The New York City, next month, is set to witness the United Nations Foundation’s event to honor some of the world’s lesser known people for their extraordinary service to mankind.
Among the chosen ones is an Indian woman health official, Martha Dodray, a nursing midwife from a district in Bihar state who has worked extensively to eradicate polio from the region. She will be sharing the prestigious stage with Pakistani youth icon, Malala Yousufzai, who was shot in the head by the Taliban terrorist group for advocating girl education in her country.
“I am happy that UNF (the United Nations Foundation) is honoring me for my work in polio immunization campaign at a function to be held at New York on November 6, where Malala would be also felicitated,” Dodray, a tribal native of Palamu district, told the Indo-Asian News Service (IANS), a private Indian news agency.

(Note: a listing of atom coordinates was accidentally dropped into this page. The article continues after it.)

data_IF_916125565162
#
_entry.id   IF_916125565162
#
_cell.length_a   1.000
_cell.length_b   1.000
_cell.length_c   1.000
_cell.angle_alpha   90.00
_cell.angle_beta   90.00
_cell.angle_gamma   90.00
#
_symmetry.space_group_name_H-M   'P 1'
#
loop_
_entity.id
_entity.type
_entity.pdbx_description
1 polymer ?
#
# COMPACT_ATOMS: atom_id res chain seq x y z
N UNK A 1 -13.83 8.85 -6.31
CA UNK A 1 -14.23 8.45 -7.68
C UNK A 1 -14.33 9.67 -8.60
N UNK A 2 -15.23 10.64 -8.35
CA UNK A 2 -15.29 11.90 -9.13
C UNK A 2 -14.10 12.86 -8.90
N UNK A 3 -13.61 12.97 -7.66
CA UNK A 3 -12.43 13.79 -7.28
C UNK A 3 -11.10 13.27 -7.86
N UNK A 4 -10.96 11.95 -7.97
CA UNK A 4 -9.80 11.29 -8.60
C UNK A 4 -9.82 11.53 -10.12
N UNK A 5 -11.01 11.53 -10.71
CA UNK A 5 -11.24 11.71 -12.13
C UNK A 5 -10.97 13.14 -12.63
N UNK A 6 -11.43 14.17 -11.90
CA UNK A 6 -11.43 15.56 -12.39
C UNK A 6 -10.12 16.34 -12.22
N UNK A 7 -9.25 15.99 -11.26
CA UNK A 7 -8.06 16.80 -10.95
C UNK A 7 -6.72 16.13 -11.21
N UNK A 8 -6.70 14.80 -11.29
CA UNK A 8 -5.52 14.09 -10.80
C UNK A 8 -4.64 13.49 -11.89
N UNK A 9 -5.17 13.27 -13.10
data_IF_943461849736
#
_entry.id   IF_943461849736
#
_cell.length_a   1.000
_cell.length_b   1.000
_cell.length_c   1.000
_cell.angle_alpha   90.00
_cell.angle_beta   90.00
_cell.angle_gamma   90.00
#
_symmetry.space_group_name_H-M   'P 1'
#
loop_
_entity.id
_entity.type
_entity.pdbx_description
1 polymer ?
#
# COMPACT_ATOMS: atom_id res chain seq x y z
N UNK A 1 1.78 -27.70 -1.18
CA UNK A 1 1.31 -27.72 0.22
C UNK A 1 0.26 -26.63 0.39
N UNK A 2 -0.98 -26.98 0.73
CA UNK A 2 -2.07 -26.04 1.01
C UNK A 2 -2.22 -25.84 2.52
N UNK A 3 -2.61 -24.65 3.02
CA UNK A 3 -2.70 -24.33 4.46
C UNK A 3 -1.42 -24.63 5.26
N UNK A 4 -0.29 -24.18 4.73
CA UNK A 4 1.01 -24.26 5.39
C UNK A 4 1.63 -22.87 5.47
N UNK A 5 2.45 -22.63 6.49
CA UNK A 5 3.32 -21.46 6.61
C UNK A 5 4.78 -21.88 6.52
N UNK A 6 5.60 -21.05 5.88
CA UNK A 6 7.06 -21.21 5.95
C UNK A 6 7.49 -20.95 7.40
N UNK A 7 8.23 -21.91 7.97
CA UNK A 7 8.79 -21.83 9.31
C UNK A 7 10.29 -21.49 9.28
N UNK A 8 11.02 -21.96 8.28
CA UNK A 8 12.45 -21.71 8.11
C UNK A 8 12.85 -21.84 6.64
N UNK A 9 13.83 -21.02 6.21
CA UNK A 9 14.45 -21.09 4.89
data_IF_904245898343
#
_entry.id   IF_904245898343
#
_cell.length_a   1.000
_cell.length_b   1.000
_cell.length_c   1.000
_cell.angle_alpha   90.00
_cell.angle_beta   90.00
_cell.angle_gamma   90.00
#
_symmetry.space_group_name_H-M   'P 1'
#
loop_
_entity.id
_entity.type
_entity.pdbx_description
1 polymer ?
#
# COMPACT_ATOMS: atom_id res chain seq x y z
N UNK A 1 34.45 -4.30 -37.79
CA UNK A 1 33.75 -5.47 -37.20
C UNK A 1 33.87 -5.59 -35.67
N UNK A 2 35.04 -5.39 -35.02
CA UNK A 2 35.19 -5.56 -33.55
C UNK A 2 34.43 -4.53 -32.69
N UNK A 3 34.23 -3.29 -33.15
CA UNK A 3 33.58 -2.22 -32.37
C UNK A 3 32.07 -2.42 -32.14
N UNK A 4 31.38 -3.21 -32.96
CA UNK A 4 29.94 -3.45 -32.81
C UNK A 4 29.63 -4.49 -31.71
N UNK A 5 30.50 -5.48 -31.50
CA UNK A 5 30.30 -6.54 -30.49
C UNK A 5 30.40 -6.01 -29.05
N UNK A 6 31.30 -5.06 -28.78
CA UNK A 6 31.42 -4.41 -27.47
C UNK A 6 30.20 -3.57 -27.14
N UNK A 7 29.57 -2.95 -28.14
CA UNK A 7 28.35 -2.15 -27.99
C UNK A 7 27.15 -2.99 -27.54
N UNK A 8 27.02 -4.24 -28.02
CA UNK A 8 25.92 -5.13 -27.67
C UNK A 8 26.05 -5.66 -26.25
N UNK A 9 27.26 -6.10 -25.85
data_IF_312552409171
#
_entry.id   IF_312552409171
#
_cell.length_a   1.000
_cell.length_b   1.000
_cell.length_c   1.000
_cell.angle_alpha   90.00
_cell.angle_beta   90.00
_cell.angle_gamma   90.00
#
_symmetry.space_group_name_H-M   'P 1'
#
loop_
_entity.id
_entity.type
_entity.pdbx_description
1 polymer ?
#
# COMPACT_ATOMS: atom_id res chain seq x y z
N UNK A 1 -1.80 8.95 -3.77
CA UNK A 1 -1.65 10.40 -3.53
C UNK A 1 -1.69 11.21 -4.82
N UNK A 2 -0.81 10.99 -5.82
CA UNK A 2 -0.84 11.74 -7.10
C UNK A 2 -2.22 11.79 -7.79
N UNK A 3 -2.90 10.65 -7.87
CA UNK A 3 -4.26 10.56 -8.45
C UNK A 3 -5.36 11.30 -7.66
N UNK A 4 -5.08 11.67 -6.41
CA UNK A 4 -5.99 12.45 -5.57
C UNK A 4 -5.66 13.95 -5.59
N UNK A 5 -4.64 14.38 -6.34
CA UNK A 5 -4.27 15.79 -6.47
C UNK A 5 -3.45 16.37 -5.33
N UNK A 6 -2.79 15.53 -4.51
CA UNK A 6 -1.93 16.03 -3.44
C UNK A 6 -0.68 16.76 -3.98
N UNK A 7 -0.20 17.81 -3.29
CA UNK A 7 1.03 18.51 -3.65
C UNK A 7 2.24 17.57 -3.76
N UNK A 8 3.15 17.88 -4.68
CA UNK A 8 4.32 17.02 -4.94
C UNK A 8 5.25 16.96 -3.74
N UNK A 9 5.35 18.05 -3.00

Dodray said in the report that she used to walk several kilometers every day to reach remote and inaccessible villages to give polio vaccine to hundreds of children from poor families.
Officials said that she has contributed in the polio vaccination drive even in remote pockets of the flood-prone rural areas.
State Health Secretary Sanjay Kumar told IANS that Bihar has become a near polio-free region and has not recorded a single case of the disease, but the region will have to wait till January next year to be officially declared a polio free state. India too will be declared a polio-free country next year.